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Publications 2013

Authors in bold are/were staff or students of the Institute for Ocean Conservation Science and its founding organization, the Pew Institute for Ocean Science.

Pinet, P.R., Pikitch, E.K., Stager, J.C. 2013. The ongoing extinction event: a deep time, eco-evolutionary perspective for mitigation and reconciliation management. Ecosystems and Sustainable Development IX.


The current accelerated extinction tempo and the attendant decline in speciation rates are expected to segue into a mass-extinction event in the next few centuries. It cannot be stopped and will have profound implications for humans not yet born. What can be done? to begin, it is clear that customary short-term conservation strategies with their scale mismatches fail to work in the long term, because they ignore the slow variables associated with deep time that ultimately drive the eco-evolutionary dynamics of ecosystems. Also, it is clear that large population ranges not only reduce extinction rates, but also enhance speciation rates. Hence, mitigation strategies for protecting as much evolutionary potential as possible during the forthcoming century and subsequent millennia (10^2-10^4 years) necessitate a focus on nonlinear, self-organizing, eco-evolutionary complexity that emerges from the slow processes embedded across expansive spatial and temporal scales. Management schemes for the effective protection of eco-evolutionary couplings include restoring apex predators, maintaining eco-evolutionary abundances of important species, linking bottom-up and top-down control of food webs, establishing and protecting corridors between ecosystems, strengthening the negative feedbacks that sustain eco-evolutionary interplay, and protecting and restoring biodiversity and biodisparity. Moreover, given that the vast majority of ecosystems worldwide are human dominated, it is imperative that the geographical range of diverse biota be expanded into these anthropogenic habitats, a sharing of living space promoted by reconciliation ecology. To illustrate that theoretical efficacy of the above, we briefly apply reconciliation ecology to the long-term eco-evolutionary management of the densely populated northeastern United States.

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Feldheim, K.A., Gruber, S.H., DiBattista, J.D., Babcock, E.A., Kessel, S.A., Hendry, A.P., Pikitch, E.K., Ashley, M.V., Chapman, D.D. 2014. Two decades of genetic profiling yields first evidence of natal philopatry and long-term fidelity to parturition sites in sharks. Molecular Ecology, 23(1).


Sharks are a globally threatened group of marine fishes that often breed in their natal region of origin. There has even been speculation that female sharks return to their exact birthplace to breed (“natal philopatry”), which would have important conservation implications. Genetic profiling of lemon sharks (Negaprion brevirostris) from 20consecutive cohorts (1993-2012) at Bimini, Bahamas showed that certain females faithfully gave birth at this site for nearly two decades. At least six females born in the1993-1997 cohorts returned to give birth 14-17 years later, providing the first direct evidence of natal philopatry in the chondrichthyans. Long-term fidelity to specific nursery sites coupled with natal philopatry highlights the merits of emerging spatial and local conservation efforts for these threatened predators.

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Read the article by Newsday.

Read the article by International Science Times.

O’Leary, S.J., Hice, L.A., Feldheim, K.A., Frisk, M.G., McElroy, A.E., Fast, M.D., Chapman, D.D. 2013. Severe Inbreeding and Small Effective Number of Breeders in a Formerly Abundant Marine Fish. PLOS ONE 8(6).


In contrast to freshwater fish it is presumed that marine fish are unlikely to spawn with close relatives due to the dilution effect of large breeding populations and their propensity for movement and reproductive mixing. Inbreeding is therefore not typically a focal concern of marine fish management. We measured the effective number of breeders in 6 New York estuaries for winter flounder (Pseudopleuronectes americanus), a formerly abundant fish, using 11 microsatellite markers (6–56 alleles per locus). The effective number of breeders for 1–2 years was remarkably small, with point estimates ranging from 65–289 individuals. Excess homozygosity was detected at 10 loci in all bays (FIS = 0.169–0.283) and individuals exhibited high average internal relatedness (IR; mean = 0.226). These both indicate that inbreeding is very common in all bays, after testing for and ruling out alternative explanations such as technical and sampling artifacts. This study demonstrates that even historically common marine fish can be prone to inbreeding, a factor that should be considered in fisheries management and conservation plans.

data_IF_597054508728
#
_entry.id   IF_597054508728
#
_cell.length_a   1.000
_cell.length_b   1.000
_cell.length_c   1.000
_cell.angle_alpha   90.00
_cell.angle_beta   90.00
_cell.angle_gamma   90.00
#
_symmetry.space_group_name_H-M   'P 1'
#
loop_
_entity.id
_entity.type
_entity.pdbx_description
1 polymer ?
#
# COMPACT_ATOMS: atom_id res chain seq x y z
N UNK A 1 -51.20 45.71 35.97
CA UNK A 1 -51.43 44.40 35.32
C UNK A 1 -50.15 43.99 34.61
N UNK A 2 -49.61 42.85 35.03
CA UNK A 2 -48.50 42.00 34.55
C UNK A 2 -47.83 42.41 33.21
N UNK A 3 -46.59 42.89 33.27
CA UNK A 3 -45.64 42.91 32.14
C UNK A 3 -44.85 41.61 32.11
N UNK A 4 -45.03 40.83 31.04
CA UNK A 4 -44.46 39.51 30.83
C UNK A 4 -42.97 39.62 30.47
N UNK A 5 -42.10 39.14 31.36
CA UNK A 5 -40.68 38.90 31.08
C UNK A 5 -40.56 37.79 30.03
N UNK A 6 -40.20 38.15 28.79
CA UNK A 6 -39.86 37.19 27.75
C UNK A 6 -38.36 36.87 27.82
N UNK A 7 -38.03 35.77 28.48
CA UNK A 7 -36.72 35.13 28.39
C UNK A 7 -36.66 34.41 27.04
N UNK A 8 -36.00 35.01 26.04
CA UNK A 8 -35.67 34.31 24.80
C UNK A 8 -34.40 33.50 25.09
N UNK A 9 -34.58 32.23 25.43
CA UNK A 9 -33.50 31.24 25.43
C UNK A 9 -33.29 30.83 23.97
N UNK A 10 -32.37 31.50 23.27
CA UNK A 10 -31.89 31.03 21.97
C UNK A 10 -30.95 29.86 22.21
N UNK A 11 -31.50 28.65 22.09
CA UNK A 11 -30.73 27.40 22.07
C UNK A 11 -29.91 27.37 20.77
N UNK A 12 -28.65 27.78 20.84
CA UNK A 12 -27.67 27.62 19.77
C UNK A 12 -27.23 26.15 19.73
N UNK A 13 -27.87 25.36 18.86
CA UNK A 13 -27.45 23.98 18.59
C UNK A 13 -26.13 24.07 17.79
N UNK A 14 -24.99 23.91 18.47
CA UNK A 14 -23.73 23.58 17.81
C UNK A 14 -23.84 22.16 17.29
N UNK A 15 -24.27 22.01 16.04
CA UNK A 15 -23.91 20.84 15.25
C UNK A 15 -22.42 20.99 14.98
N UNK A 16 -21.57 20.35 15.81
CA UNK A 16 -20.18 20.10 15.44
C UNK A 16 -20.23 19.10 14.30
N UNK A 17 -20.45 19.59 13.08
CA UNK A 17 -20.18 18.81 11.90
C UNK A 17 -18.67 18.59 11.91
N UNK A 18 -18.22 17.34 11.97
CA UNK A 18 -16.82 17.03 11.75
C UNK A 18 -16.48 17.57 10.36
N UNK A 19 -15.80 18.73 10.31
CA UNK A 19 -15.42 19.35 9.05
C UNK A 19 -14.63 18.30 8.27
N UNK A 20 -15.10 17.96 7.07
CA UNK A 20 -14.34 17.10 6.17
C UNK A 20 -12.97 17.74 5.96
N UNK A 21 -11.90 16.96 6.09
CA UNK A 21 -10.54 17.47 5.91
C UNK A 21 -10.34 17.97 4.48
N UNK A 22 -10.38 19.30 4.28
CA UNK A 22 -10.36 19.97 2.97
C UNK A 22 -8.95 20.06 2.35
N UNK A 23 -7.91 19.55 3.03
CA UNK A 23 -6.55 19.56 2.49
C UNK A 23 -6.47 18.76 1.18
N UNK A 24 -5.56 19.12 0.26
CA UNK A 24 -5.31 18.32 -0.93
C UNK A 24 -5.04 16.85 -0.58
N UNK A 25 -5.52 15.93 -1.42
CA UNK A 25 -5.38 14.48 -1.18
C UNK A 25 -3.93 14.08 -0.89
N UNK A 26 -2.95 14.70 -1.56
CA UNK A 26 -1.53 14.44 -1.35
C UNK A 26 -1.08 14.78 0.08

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Chapman D.D., Wintner S.P., Abercrombie D.L., Ashe J., Bernard, A.M., Shivji, M.S., Feldheim, K.A. 2013. The behavioural and genetic mating system of the sand tiger shark, Carcharias taurus, an intrauterine cannibal. Biology Letters 9 (3).


Sand tiger sharks (Carcharias taurus) have an unusual mode of reproduction, whereby the first embryos in each of the paired uteri to reach a certain size (‘hatchlings’) consume all of their smaller siblings during gestation (‘embryonic cannibalism’ or EC). If females commonly mate with multiple males (‘behavioural polyandry’) then litters could initially have multiple sires. It is possible, however, that EC could exclude of all but one of these sires from producing offspring thus influencing the species genetic mating system (‘genetic monogamy’). Here, we use microsatellite DNA profiling of mothers and their litters (n = 15, from two to nine embryos per litter) to quantify the frequency of behavioural and genetic polyandry in this system. We conservatively estimate that nine of the females we examined (60%) were behaviourally polyandrous. The genetic mating system was characterized by assessing sibling relationships between hatchlings and revealed only 40 per cent genetic polyandry (i.e. hatchlings were full siblings in 60% of litters). The discrepancy stemmed from three females that were initially fertilized by multiple males but only produced hatchlings with one of them. This reveals that males can be excluded even after fertilizing ova and that some instances of genetic monogamy in this population arise from the reduction in litter size by EC. More research is needed on how cryptic post-copulatory and post-zygotic processes contribute to determining paternity and bridging the behavioural and genetic mating systems of viviparous species.

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Media Coverage:

The Washington Post
National Geographic
Business Insider

Worm B., Davis, B., Kettemer L., Ward-Paige, C.A., Chapman, D.D., Heithaus, M.R., Kessel, S., Gruber, S.H. 2013. Global catches, exploitation rates and rebuilding options for sharks. Marine Policy, 40 (194-204).